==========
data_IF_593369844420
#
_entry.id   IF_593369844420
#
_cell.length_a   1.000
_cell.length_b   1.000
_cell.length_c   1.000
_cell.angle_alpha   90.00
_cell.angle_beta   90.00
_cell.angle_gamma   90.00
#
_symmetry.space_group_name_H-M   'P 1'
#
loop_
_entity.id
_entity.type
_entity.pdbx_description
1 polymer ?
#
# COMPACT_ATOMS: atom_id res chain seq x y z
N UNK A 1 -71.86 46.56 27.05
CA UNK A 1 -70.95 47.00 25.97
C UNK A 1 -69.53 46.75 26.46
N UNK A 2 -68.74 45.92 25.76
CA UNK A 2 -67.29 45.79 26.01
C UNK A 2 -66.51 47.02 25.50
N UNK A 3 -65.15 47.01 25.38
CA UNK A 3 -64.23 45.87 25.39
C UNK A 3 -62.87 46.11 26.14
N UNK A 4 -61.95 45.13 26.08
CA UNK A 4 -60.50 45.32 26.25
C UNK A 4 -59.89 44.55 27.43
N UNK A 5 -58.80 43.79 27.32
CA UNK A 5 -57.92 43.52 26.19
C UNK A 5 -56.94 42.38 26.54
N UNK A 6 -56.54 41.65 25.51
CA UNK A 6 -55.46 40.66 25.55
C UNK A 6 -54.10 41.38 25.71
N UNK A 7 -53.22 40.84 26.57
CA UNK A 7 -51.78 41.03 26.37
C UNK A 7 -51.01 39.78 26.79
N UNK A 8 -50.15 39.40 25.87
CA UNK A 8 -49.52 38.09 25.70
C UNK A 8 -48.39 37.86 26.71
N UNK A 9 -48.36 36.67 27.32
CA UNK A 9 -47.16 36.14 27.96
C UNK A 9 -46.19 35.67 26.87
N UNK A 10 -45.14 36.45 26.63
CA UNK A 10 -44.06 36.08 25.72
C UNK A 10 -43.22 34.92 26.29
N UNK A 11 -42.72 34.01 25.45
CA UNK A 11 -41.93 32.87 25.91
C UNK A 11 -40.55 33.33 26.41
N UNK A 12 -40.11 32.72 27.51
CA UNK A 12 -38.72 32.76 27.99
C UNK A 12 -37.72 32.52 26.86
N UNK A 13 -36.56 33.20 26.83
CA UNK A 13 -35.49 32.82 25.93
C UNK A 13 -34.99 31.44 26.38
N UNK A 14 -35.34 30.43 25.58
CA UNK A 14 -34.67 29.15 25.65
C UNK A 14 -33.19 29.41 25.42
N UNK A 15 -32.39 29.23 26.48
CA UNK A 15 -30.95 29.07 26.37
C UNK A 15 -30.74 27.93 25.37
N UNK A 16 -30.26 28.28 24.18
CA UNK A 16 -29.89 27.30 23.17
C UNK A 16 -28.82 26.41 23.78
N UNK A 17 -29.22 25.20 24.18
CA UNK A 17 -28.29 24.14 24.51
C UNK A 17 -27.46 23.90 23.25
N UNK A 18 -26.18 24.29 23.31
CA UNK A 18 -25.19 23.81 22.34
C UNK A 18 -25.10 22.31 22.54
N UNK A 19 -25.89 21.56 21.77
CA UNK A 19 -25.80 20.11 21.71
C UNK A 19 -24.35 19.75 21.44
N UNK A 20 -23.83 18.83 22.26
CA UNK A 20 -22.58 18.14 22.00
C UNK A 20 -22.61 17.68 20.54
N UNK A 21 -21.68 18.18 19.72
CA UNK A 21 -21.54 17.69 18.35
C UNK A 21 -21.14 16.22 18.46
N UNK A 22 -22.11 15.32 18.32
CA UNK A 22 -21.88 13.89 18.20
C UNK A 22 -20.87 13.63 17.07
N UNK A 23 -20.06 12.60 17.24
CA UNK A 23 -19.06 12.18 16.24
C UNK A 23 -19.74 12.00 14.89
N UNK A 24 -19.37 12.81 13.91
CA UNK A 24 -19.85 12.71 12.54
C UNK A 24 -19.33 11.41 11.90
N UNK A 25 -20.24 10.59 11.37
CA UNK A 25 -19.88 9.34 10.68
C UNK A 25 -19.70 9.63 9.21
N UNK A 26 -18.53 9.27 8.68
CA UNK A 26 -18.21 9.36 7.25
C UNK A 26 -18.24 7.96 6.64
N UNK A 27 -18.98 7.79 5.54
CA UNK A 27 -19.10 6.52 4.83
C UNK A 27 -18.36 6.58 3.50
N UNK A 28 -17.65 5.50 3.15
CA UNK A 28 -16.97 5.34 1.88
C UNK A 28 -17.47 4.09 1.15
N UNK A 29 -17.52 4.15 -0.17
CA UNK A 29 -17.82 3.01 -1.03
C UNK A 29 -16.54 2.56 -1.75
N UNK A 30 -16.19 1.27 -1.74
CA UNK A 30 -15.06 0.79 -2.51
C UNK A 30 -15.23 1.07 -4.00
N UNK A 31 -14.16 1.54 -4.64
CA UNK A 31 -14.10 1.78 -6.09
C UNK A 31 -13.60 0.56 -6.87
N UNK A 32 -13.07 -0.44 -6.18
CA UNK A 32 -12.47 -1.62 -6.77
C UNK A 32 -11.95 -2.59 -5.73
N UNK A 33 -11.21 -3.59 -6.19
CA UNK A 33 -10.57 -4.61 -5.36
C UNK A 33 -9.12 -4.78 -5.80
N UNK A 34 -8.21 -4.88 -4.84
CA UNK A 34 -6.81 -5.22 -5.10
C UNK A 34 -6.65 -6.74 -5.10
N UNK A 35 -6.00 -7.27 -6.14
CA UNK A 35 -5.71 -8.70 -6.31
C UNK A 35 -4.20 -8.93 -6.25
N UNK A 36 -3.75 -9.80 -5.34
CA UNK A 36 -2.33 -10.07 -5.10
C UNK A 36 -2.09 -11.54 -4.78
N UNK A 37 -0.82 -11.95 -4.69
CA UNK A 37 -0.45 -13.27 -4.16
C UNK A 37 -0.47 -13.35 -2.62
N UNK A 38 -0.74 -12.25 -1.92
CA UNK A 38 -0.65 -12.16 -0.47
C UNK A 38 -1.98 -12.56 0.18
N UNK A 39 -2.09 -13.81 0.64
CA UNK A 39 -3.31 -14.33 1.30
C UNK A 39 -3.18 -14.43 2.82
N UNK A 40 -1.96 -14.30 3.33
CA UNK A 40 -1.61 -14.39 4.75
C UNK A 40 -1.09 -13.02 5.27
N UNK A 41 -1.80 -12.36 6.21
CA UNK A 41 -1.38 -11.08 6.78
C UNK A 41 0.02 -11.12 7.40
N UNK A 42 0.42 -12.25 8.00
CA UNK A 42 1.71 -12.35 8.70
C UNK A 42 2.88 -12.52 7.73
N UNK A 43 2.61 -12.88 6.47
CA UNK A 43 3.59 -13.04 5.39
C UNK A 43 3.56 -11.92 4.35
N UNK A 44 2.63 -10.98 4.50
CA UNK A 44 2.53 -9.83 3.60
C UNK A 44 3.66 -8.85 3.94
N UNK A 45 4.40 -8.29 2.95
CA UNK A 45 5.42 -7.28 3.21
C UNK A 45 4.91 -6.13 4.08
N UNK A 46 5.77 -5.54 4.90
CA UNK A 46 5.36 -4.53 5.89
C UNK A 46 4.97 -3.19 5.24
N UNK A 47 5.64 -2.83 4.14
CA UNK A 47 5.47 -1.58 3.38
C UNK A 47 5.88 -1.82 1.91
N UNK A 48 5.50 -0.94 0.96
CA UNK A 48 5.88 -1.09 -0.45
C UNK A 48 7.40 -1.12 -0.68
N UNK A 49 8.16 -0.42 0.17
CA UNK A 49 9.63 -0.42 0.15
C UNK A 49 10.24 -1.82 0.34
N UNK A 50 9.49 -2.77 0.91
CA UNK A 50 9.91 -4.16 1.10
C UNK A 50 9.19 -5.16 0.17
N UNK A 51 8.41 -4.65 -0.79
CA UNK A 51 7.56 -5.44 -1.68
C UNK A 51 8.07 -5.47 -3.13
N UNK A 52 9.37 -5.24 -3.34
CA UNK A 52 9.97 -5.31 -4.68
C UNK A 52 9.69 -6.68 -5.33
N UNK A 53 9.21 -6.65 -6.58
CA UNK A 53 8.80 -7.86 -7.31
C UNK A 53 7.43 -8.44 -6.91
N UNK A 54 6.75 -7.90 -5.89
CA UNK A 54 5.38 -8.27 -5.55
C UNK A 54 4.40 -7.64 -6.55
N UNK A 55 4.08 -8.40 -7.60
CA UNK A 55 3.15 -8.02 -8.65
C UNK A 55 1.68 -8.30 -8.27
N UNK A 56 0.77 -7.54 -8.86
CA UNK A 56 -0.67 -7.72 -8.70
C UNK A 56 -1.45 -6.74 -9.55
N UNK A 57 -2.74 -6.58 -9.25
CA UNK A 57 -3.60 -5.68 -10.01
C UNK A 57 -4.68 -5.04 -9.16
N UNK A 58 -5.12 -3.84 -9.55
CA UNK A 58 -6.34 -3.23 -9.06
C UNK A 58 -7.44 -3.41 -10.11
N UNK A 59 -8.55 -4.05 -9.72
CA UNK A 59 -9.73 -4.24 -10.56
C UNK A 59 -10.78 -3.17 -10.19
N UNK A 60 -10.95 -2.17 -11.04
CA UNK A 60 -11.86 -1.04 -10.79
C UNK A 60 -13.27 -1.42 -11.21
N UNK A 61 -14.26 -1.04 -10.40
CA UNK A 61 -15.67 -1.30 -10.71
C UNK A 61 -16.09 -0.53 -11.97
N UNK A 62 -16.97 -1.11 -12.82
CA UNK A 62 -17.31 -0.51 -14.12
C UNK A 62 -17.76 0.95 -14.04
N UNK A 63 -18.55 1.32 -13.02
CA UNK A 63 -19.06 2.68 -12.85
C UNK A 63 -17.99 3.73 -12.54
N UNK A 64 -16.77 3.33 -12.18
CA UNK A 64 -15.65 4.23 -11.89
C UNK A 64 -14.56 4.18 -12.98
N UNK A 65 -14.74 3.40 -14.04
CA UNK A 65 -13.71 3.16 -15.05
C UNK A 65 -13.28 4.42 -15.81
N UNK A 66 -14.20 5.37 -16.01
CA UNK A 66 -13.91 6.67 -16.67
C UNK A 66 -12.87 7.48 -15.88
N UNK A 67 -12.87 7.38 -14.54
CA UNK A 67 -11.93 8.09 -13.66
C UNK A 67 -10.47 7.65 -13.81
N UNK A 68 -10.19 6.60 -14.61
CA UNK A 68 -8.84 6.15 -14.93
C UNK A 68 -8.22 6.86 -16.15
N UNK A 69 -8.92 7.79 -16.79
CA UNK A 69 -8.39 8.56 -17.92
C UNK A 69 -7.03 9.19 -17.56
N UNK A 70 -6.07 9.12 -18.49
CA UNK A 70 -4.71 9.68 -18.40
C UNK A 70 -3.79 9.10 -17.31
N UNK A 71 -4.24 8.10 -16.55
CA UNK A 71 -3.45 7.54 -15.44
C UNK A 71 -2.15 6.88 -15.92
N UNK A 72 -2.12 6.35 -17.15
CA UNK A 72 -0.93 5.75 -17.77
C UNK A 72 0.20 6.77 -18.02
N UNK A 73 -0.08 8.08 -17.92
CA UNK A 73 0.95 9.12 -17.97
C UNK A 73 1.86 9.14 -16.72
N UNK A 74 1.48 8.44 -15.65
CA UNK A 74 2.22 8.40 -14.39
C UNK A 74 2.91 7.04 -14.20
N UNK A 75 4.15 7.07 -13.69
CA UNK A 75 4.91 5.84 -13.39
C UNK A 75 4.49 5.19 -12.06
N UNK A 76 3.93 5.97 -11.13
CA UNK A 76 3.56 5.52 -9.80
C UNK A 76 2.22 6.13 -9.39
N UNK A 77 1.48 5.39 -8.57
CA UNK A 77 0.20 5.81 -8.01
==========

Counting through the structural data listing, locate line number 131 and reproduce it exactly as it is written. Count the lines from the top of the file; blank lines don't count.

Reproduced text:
C UNK A 37 -0.47 -13.35 -2.62